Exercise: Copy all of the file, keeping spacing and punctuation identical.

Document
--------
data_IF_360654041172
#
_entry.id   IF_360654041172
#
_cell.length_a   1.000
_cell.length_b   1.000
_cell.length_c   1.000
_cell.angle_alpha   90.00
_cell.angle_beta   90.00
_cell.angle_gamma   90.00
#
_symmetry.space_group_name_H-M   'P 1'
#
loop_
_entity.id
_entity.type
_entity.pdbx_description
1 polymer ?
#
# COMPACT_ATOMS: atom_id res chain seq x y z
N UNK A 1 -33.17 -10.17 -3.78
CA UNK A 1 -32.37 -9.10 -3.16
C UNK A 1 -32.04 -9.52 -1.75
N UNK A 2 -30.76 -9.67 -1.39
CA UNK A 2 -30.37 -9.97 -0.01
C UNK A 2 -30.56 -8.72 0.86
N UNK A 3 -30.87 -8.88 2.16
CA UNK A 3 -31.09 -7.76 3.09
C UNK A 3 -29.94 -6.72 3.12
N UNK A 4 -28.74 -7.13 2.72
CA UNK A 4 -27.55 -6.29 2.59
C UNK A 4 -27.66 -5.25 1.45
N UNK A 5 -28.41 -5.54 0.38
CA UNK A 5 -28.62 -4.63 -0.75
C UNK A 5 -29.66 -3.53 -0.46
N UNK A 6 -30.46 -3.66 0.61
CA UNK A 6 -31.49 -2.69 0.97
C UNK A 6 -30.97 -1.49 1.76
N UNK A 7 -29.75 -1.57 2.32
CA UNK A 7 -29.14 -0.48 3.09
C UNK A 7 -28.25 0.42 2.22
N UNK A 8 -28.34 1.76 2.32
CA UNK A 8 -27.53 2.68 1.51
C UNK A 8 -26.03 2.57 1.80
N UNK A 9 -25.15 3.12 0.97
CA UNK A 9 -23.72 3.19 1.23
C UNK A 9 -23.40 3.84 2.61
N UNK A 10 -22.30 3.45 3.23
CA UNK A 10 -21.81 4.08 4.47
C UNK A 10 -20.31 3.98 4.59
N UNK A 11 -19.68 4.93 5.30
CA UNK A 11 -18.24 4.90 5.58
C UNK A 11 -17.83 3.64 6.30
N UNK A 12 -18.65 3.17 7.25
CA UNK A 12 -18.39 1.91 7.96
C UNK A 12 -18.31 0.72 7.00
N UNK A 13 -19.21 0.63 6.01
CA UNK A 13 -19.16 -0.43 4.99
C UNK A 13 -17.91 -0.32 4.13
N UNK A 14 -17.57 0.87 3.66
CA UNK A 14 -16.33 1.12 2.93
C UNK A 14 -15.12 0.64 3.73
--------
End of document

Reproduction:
data_IF_360654041172
#
_entry.id   IF_360654041172
#
_cell.length_a   1.000
_cell.length_b   1.000
_cell.length_c   1.000
_cell.angle_alpha   90.00
_cell.angle_beta   90.00
_cell.angle_gamma   90.00
#
_symmetry.space_group_name_H-M   'P 1'
#
loop_
_entity.id
_entity.type
_entity.pdbx_description
1 polymer ?
#
# COMPACT_ATOMS: atom_id res chain seq x y z
N UNK A 1 -33.17 -10.17 -3.78
CA UNK A 1 -32.37 -9.10 -3.16
C UNK A 1 -32.04 -9.52 -1.75
N UNK A 2 -30.76 -9.67 -1.39
CA UNK A 2 -30.37 -9.97 -0.01
C UNK A 2 -30.56 -8.72 0.86
N UNK A 3 -30.87 -8.88 2.16
CA UNK A 3 -31.09 -7.76 3.09
C UNK A 3 -29.94 -6.72 3.12
N UNK A 4 -28.74 -7.13 2.72
CA UNK A 4 -27.55 -6.29 2.59
C UNK A 4 -27.66 -5.25 1.45
N UNK A 5 -28.41 -5.54 0.38
CA UNK A 5 -28.62 -4.63 -0.75
C UNK A 5 -29.66 -3.53 -0.46
N UNK A 6 -30.46 -3.66 0.61
CA UNK A 6 -31.49 -2.69 0.97
C UNK A 6 -30.97 -1.49 1.76
N UNK A 7 -29.75 -1.57 2.32
CA UNK A 7 -29.14 -0.48 3.09
C UNK A 7 -28.25 0.42 2.22
N UNK A 8 -28.34 1.76 2.32
CA UNK A 8 -27.53 2.68 1.51
C UNK A 8 -26.03 2.57 1.80
N UNK A 9 -25.15 3.12 0.97
CA UNK A 9 -23.72 3.19 1.23
C UNK A 9 -23.40 3.84 2.61
N UNK A 10 -22.30 3.45 3.23
CA UNK A 10 -21.81 4.08 4.47
C UNK A 10 -20.31 3.98 4.59
N UNK A 11 -19.68 4.93 5.30
CA UNK A 11 -18.24 4.90 5.58
C UNK A 11 -17.83 3.64 6.30
N UNK A 12 -18.65 3.17 7.25
CA UNK A 12 -18.39 1.91 7.96
C UNK A 12 -18.31 0.72 7.00
N UNK A 13 -19.21 0.63 6.01
CA UNK A 13 -19.16 -0.43 4.99
C UNK A 13 -17.91 -0.32 4.13
N UNK A 14 -17.57 0.87 3.66
CA UNK A 14 -16.33 1.12 2.93
C UNK A 14 -15.12 0.64 3.73